As the Obamas exit and the Trumps enter, America’s and American Jews’ relationship to Israel are frazzling.
Several AC members expressed dismay about America’s abstention from a UN resolution critical of Israel and Sec. Kerry’s extremely blunt speech about whether the two-state solution has any future. Others are panicked that David Friedman will be America’s ambassador to Israel, given that his political and religious views align him roughly with the far-right Tekumah faction – a few steps to the right of Bibi Netanyahu.
As rabbi, I avoid trying to be a political pundit. I read Israel news intensely, but so do many of you. I claim no expertise about diplomacy or security policy. Still, I think it is appropriate to share some reflections on Jewish communal discourse and recent news.
First, about John Kerry and his speech, and the resolution. Israel has claimed that the US sabotaged them and prodded the UN condemnation, while , and say they successfully moderated the text by adding demands on the Palestinians. I cannot say what is true on this point.
But in general, the Israeli government and some of its supporters have an unduly thin skin: every international critique is biased and implicitly anti-Semitic. That’s not so. Israel’s stated policy is to favor a two-state solution, yet it manifestly obstructs that path, and several government ministers and its UN ambassador explicitly disavow any Palestinian state. In such a context, is it so unreasonable for the US to very occasionally apply a little directed pressure? And while, yes, I view “East Jerusalem” differently than Hebron and Nablus, no UN resolution can force any Israeli negotiator to give up the Western Wall.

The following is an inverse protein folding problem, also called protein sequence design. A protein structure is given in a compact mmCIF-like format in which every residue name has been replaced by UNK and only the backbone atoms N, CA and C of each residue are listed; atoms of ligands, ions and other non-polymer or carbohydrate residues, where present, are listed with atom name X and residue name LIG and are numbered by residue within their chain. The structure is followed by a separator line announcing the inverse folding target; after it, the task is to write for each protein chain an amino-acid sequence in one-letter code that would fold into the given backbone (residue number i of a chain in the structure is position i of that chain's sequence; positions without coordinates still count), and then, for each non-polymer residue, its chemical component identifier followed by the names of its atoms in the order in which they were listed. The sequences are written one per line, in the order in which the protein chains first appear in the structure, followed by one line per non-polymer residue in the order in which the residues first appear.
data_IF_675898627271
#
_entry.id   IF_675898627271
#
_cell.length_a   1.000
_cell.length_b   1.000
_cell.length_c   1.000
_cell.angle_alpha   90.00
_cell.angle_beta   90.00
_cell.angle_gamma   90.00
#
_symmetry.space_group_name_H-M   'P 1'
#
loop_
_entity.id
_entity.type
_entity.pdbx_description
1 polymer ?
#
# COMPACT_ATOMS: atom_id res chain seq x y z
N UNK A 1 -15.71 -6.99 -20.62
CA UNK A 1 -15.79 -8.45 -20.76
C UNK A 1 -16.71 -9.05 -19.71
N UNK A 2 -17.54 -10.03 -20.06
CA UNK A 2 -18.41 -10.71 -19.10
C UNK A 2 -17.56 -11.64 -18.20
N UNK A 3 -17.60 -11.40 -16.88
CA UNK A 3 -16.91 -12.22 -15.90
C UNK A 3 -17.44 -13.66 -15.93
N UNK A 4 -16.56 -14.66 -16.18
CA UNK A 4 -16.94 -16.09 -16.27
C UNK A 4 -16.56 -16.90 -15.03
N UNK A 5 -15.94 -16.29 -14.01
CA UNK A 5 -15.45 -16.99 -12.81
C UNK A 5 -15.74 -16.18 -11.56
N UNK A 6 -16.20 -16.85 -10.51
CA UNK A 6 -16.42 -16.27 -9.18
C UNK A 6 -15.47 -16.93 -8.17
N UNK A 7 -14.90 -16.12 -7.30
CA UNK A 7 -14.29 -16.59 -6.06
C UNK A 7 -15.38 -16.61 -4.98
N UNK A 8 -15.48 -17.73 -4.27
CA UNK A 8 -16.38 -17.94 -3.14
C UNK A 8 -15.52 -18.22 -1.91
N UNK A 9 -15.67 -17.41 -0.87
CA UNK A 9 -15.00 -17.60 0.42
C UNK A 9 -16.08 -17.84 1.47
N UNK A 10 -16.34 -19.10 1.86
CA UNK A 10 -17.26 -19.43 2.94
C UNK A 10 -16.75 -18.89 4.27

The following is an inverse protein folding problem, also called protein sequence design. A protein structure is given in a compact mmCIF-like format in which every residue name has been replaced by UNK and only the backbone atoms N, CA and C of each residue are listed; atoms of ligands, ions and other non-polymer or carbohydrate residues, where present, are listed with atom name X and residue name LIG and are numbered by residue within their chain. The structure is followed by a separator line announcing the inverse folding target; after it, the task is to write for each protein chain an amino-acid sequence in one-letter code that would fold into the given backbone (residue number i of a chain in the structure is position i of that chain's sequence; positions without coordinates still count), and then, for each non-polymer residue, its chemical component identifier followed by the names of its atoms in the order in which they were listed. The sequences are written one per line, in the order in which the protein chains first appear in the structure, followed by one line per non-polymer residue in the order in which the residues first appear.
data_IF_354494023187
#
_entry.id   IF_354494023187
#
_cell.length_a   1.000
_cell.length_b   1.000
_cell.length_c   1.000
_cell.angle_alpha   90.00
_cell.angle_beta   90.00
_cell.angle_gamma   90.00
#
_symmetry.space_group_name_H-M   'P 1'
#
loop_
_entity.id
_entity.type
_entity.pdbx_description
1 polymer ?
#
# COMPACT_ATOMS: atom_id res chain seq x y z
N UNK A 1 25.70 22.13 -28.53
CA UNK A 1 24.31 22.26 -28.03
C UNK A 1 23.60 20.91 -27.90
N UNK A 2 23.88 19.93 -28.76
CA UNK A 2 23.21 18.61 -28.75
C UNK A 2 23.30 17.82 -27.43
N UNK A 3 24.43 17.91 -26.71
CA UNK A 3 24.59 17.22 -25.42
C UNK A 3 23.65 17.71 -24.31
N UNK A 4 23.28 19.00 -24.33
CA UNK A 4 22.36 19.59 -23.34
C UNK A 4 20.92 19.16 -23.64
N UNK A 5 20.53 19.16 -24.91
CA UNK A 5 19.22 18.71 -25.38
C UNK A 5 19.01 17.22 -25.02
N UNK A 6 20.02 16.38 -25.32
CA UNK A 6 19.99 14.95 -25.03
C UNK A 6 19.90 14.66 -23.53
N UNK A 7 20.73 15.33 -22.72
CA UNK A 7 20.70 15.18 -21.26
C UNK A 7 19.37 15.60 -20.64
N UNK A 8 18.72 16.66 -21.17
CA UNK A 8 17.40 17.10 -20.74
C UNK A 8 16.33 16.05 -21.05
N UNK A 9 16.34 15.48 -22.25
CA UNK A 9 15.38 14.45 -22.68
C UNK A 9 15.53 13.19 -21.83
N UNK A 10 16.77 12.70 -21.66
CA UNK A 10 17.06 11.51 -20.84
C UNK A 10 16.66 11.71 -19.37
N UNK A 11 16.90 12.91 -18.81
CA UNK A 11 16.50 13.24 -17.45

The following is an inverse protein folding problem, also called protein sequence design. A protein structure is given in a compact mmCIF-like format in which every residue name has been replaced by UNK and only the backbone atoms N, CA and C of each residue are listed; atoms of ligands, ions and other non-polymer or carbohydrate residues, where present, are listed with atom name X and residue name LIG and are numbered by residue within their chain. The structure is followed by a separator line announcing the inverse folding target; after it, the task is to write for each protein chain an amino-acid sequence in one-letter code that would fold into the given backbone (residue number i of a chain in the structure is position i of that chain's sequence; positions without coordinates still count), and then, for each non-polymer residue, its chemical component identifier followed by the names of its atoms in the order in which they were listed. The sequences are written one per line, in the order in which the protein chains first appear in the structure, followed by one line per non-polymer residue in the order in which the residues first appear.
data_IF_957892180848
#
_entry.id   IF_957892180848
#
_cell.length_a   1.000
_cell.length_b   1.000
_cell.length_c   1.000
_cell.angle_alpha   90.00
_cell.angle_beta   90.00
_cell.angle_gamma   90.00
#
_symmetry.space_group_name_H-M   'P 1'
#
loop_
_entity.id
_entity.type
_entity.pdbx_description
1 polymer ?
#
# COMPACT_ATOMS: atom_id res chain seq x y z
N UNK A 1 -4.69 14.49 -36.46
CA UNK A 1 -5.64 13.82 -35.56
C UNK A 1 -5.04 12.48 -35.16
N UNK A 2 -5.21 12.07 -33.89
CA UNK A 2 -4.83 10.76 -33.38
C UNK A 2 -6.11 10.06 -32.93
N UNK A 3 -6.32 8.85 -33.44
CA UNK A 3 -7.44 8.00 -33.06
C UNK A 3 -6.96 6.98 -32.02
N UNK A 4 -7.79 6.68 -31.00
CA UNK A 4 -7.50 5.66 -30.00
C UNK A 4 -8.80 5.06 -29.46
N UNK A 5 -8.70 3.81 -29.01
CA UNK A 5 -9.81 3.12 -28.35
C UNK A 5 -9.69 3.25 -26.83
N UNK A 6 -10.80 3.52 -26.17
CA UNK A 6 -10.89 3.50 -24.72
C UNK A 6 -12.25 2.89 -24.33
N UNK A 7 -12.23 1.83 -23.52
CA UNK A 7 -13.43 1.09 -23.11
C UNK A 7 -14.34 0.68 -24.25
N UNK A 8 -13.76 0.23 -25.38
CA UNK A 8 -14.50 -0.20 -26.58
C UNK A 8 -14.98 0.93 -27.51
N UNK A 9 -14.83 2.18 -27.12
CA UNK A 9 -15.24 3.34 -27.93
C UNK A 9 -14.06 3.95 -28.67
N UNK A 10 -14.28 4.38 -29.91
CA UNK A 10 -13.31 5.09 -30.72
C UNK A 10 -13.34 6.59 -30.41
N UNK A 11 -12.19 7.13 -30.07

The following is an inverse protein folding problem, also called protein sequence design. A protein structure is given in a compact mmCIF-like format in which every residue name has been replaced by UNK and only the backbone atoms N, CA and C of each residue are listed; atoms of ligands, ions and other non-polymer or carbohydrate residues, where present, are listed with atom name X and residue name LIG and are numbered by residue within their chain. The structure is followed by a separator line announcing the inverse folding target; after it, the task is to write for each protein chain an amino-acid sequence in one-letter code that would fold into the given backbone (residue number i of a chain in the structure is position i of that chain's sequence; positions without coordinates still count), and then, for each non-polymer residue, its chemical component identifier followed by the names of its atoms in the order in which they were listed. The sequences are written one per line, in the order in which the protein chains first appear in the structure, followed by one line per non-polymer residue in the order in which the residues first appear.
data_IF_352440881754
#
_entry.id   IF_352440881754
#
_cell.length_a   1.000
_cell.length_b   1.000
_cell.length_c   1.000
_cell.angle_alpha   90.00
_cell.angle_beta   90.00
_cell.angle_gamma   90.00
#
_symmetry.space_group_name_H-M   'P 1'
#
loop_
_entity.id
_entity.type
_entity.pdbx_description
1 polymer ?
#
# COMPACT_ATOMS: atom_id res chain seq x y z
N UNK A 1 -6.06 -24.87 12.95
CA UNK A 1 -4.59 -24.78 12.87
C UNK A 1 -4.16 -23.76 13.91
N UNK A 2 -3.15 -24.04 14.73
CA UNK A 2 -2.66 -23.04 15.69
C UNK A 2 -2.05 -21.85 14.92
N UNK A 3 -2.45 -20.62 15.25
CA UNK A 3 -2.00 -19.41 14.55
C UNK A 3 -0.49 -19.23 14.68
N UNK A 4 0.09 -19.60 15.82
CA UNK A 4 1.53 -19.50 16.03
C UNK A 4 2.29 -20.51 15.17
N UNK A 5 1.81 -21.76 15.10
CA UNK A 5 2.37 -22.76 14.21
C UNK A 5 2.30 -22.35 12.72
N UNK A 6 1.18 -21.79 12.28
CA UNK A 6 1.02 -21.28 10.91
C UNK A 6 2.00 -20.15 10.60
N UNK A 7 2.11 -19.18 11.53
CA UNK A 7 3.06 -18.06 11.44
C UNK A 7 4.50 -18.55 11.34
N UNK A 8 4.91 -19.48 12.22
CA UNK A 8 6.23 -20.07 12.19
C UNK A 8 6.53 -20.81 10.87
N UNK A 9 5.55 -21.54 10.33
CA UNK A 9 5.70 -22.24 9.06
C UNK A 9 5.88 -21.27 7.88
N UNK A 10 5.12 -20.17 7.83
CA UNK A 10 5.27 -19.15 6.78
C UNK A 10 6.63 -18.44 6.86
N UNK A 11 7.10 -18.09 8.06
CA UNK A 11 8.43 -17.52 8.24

Regarding the speech: I know numerous American Jews were hurt by his bluntness. Many felt Kerry was unfair toward “the only democracy in the Middle East” while the region is in crisis. : “worry about ISIS and Aleppo, not Amona and Susia,” settler outposts notable for stealing Palestinian land.
Personally, I agreed with every single word in Kerry’s speech. Every single word. The parts where he urged Fatah to condemn terrorism instead of valorizing it. The parts where he urged Hamas to build Gaza instead of building terror tunnels. The parts where he said that settlements are only a feature of the long-term conflict, not its source. (.)
And the parts where he reminded Israel that there simply is no way to square the circle of occupation, settlement, and military dictatorship with human rights and democracy. Israel needs to hear it. . The only thing I would have added to Kerry’s speech is the Midrashic teaching [Bereshit Rabbah 54.3]:
עמה תוכחה, אינה אהבהכל אהבה שאין
“Any love unaccompanied by criticism is not love at all.”
Without ignoring any of Israel’s very real security concerns or the Palestinians cynical, craven failures to compromise, I can only endorse Kerry’s outline to end the conflict: two states for two peoples, with real borders, real security, equitable sharing of the holy city Jerusalem and accommodations for Palestinian refugees that do not change the Jewish character of Israel. Looks a lot like the “” plan that Admiral Ami Ayalon and Palestinian philosopher Sari Nusseibeh propounded some 15 years ago, winning 250,000 Israeli and 160,000 Palestinian signatures.